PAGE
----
'Selfish' oil firms relish new production despite glut

Thu Feb 18, 2016 8:30am EST
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* New fields to add 3 mln bpd of oil in 2016 - Rystad

* More than $220 bln of projects scrapped since 2014

* New production to delay market rebalancing

By Ron Bousso

LONDON, Feb 18 (Reuters) - As oil firms scrap dozens of billions worth of mega projects essential for supplies in decades ahead, fresh output from huge fields already being developed is set to weigh for many more months on an oil market struggling to shake off a glut.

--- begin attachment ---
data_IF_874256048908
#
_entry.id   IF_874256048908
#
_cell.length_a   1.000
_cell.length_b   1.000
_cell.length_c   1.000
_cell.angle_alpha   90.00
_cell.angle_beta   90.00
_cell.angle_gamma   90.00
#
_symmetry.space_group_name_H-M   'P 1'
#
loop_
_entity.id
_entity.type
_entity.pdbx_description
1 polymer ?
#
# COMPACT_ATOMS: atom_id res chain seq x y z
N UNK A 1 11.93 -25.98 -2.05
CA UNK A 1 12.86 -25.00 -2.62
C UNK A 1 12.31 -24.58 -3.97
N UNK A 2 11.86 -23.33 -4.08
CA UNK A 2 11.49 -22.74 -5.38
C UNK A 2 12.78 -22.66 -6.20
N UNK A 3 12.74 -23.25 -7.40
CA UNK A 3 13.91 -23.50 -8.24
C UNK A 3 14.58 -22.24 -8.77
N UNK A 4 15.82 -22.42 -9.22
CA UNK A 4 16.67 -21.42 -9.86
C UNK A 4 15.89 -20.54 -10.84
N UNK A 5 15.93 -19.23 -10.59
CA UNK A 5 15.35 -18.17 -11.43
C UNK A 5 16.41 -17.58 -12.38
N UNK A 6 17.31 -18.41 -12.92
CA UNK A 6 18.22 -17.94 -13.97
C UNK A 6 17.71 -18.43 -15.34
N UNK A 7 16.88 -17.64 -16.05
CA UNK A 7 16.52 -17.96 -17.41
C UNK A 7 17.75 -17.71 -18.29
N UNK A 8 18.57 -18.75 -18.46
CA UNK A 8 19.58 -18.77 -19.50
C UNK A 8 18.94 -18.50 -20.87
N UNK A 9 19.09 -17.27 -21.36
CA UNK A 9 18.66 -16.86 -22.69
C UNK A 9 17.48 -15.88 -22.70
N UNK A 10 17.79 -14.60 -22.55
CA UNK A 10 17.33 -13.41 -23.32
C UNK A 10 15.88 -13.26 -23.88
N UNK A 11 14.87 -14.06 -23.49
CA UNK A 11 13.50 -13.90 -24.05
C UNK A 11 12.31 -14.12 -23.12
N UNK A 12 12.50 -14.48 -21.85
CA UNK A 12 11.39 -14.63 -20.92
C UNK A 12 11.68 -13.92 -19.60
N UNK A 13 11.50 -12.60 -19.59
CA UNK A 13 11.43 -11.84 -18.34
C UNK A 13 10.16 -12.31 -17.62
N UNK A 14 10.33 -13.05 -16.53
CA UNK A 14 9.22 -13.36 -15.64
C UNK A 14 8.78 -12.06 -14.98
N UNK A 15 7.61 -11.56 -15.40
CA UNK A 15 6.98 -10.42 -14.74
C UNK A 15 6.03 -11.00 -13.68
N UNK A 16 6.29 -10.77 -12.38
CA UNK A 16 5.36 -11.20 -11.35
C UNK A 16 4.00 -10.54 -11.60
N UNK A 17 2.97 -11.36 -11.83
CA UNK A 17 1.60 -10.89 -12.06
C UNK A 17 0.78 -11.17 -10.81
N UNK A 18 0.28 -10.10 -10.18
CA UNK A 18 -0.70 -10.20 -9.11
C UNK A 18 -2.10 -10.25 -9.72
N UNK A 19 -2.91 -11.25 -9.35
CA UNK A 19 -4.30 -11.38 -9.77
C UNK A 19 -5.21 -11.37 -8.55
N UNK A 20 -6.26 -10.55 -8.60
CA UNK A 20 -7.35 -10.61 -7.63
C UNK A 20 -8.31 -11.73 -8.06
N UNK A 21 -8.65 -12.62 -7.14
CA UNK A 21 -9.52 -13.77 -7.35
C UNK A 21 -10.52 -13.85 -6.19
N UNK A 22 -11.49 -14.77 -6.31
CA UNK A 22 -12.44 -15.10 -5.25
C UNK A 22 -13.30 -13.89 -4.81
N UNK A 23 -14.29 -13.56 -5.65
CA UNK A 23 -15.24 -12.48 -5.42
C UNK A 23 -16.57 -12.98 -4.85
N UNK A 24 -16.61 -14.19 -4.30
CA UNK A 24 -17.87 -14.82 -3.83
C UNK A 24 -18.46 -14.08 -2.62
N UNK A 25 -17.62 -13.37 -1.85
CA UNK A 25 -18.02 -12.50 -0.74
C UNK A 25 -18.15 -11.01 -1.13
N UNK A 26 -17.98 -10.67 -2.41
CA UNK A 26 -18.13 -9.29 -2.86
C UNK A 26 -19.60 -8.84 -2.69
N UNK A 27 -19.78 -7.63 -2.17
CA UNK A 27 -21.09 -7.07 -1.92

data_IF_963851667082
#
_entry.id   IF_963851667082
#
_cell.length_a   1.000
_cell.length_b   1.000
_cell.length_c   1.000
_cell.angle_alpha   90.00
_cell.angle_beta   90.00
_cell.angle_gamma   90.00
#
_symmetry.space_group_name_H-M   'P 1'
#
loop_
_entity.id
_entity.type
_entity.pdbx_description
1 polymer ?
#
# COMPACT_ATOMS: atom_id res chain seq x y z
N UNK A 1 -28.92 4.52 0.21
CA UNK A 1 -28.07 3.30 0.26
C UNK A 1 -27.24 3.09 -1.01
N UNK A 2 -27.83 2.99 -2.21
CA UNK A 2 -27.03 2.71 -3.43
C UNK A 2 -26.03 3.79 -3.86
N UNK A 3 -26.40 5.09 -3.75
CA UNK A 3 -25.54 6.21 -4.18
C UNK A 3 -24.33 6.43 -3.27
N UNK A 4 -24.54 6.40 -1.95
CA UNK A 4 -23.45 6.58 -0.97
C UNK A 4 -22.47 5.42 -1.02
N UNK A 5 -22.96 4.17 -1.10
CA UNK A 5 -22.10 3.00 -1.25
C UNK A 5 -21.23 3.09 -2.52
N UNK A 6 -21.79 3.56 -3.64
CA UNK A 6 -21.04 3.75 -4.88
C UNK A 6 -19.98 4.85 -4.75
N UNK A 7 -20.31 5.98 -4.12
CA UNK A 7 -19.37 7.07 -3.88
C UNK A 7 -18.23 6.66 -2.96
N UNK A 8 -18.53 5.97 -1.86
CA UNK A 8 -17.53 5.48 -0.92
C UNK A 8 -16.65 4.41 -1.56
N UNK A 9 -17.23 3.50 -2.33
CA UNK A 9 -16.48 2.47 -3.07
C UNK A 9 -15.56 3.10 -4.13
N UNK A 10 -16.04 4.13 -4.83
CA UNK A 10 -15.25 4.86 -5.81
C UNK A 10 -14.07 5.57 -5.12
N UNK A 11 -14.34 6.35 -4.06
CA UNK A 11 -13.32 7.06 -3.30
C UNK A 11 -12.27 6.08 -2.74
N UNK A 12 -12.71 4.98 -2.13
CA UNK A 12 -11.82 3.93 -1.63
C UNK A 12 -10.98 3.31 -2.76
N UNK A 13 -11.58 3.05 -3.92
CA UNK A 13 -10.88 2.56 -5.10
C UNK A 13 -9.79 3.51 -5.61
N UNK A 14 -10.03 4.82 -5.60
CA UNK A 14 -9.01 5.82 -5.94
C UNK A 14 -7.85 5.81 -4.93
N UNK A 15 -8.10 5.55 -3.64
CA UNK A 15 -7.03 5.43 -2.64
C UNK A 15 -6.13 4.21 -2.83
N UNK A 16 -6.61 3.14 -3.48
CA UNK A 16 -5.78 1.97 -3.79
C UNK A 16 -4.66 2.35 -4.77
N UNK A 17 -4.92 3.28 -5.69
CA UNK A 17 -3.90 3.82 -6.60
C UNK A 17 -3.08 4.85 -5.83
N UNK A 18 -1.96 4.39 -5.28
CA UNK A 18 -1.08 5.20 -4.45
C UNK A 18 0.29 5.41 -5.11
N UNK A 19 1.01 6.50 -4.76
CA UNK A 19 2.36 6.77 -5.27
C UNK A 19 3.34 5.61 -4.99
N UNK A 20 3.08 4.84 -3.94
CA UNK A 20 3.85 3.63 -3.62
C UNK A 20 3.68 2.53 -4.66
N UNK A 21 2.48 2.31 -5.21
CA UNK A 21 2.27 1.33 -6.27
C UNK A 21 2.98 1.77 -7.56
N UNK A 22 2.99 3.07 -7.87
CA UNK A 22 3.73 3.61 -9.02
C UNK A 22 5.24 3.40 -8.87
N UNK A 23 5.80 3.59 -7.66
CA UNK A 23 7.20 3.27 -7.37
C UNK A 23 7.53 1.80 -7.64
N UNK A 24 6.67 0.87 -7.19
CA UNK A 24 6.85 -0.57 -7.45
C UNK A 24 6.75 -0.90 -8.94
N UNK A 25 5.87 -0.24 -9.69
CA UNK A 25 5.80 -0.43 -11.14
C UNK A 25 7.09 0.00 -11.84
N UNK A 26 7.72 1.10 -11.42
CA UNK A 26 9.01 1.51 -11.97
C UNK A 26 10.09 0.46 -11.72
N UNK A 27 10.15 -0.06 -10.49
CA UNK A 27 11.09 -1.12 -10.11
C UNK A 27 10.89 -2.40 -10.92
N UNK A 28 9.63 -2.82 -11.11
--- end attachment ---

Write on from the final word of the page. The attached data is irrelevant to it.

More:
A collapse in oil prices over the past 20 months to below $30 a barrel has taken a heavy toll on production around the world, reversing spectacular growth in U.S. shale oil and halting plans to develop costly and complex fields deep in oceans or treacherous seas such as the Alaska Arctic.

But companies that have been investing often more than $10 billion in projects that were approved in the first half of the decade, when oil fetched in excess of $100 a barrel, are pushing ahead with many of their developments.

These include the TEN field off the coast of Ghana, operated by British company Tullow Oil, which is set to start production in the middle of this year, expansions at Chevron's Jack/St Malo field in the Gulf of Mexico and at Cenovus' Foster Creek oil-sands field in Canada.

Around 3 million barrels per day (bpd) of oil production is set to come on stream in 2016 from projects whose development started as early as 2013, according to Oslo-based consultancy Rystad Energy.   Continued...